I check out Turtle before my ride to the airport and all systems were go. We had installed new stereo speakers after the last visit and they worked wonderfully with the new stereo that had been installed prior to the last visit. Mechanically, the vehicle sounded well and everything seemed to be running as expected. I left for the airport an hour prior to the residents flight arriving and got there shortly after their flight had landed. They were much quicker with immigration than I had been, partly due to some coaching by me, having given them instructions as to which lines to use and where to get the necessary paperwork for the business visa. They had no trouble with customs as they weren’t bringing anything for anyone so they were out in about an hour, much less than half the time it had taken me the day before. They were all so excited to finally be here and they filled me in on their visit to Doha the evening before. They had stayed at the same hotel as I had and had gone on the tour with Abubakar to see the camels, the horses and the falcons as well as the minister playing dama. They had seen a bit of the marketplace, but since they had eaten (at the same restaurant as me) before the tour, they really didn’t get to see as much of the marketplace as they had wanted as many shops were closed when they had finished the tour. I’ll develop a better itinerary for them in the future so the subsequent groups will see more.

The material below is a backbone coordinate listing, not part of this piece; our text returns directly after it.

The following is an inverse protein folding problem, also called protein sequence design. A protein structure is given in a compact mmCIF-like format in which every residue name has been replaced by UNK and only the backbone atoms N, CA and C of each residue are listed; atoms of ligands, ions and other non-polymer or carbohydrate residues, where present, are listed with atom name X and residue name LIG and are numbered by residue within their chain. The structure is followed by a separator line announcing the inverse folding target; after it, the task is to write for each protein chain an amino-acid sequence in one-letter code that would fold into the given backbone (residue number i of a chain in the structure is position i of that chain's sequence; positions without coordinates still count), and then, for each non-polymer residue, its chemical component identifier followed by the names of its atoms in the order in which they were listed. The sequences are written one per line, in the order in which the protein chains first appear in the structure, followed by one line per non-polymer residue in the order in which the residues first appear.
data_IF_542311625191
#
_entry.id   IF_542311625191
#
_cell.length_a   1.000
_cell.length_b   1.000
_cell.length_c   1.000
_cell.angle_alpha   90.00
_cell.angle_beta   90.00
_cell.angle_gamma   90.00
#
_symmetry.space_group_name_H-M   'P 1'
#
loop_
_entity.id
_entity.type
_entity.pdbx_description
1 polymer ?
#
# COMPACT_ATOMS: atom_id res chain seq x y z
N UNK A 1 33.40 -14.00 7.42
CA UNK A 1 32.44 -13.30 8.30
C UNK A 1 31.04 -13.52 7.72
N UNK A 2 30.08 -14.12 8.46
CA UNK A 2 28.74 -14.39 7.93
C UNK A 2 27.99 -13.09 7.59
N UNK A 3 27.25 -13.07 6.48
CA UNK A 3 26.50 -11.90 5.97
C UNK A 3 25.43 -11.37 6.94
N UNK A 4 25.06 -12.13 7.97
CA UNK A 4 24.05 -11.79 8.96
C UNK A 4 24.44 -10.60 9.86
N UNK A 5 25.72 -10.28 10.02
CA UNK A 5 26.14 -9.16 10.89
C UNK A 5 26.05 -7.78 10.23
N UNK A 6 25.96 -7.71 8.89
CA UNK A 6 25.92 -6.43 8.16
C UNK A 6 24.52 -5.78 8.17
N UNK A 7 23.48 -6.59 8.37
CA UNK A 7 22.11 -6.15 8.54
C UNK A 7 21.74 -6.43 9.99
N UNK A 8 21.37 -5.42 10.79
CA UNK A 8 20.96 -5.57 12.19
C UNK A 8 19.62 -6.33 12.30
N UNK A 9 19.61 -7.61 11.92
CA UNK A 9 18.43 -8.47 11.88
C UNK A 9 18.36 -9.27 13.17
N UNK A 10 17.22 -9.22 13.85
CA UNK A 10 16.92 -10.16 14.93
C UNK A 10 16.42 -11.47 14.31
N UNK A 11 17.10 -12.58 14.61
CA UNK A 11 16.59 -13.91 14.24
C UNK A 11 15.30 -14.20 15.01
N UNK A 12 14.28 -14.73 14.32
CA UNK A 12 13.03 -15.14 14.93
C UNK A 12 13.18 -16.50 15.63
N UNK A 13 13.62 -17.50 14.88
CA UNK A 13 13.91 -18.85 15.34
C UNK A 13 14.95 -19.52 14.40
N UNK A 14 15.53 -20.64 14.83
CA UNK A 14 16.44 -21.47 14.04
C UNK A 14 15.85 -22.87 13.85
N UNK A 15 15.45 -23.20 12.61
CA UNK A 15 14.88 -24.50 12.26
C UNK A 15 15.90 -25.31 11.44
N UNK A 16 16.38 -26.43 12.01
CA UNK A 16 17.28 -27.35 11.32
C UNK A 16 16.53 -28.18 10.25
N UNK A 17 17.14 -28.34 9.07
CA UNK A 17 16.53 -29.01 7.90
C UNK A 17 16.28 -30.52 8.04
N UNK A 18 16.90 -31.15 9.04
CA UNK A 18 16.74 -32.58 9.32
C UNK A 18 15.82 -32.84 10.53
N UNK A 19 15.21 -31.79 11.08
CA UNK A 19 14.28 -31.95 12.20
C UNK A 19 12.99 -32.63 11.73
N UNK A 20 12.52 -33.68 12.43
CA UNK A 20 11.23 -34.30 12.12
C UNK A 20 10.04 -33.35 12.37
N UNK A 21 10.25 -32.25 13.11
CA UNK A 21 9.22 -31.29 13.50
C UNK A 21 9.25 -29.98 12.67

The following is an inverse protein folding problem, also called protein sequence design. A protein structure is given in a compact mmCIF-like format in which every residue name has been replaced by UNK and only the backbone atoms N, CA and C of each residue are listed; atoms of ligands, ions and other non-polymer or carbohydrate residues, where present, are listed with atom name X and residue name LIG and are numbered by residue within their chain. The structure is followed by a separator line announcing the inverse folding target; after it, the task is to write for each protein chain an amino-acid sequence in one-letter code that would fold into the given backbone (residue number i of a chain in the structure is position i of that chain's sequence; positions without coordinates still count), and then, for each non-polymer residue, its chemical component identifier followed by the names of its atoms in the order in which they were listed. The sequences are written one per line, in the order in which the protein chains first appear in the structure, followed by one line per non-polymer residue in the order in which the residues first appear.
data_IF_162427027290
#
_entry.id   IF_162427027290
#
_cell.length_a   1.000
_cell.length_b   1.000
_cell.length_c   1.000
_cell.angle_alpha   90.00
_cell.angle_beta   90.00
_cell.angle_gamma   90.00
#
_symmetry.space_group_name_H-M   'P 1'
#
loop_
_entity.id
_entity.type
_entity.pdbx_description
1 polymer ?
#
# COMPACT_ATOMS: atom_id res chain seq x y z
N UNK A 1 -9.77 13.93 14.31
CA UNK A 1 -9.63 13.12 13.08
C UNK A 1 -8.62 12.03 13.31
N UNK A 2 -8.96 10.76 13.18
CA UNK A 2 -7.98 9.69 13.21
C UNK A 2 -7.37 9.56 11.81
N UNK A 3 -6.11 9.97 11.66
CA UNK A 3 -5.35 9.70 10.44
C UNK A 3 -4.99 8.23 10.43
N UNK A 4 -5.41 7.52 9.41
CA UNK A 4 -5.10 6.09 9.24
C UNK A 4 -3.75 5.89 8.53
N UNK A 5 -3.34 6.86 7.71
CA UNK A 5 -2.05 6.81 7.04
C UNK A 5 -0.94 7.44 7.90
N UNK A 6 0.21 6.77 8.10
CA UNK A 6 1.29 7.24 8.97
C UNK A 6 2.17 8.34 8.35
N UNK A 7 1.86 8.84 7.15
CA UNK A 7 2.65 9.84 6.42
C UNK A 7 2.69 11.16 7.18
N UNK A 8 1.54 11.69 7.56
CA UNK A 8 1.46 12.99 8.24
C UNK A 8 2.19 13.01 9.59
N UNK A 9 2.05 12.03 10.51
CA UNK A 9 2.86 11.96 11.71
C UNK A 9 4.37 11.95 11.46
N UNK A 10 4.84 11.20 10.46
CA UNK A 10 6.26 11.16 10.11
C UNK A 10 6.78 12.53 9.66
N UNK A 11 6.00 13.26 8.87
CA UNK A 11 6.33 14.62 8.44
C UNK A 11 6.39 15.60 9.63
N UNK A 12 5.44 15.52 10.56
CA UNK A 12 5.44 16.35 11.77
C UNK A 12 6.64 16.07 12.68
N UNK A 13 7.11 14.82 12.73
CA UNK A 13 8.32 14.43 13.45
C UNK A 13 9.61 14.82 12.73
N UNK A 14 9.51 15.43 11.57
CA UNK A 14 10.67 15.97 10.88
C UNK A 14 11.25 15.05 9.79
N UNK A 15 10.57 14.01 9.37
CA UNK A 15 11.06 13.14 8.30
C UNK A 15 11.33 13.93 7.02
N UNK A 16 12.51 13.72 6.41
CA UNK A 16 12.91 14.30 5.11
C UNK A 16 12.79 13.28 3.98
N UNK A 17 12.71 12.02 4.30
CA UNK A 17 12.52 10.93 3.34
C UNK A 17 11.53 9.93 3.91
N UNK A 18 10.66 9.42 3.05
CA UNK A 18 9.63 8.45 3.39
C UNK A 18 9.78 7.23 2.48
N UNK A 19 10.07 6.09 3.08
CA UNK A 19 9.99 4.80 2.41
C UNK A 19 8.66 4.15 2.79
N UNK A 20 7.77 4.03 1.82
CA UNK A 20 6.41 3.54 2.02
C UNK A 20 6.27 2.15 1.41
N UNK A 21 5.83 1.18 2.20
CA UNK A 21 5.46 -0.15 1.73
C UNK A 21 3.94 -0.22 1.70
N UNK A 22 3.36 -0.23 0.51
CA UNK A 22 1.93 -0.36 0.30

Mike, Pendo, Andrea, Marissa, Kyra, Leah and Violet

We arrive home to Pendo’s and everyone got to meet the stars of the house, Gabriella (Gabby) and Gabriel (Big G) as well as all of the extended family that resides in the Temba residence. Unlike yesterday and my late arrival, or departure from the airport to be more accurate, we had plenty of time before dinner that we filled reading and catching up, but more significantly with a cheesy Indian soap opera that seemed to enthrall all of us. Perhaps it was all of our sleep deprivation that did it, but by dinnertime we were all watching and trying to figure out who was who. Pendo and Leonard’s sister, Violet, outdid themselves with the cooking and we had a meal fit for a king. Two meat dishes, chicken and beef, with vegetables, coconut rice, fried potatoes, salad and vegetables. Probably the best meal we’ll have while we’re here. Everyone was wickedly tired so it was off to bed after dinner. Mike and I each had our own bed in a small room while the four girls (sorry, women) had two queen beds in a larger room. I told them to think of it as a slumber party. Tomorrow we would be heading off to FAME in the late morning and the real beginning of their adventure here. Visiting with Leonard and Pendo’s family, though, is still one of the highlights of everyone’s visit here and it is through their wonderful hospitality and insistence that we all stay with them, that everyone is first introduced to Tanzanian culture which is so incredibly gracious in all respects.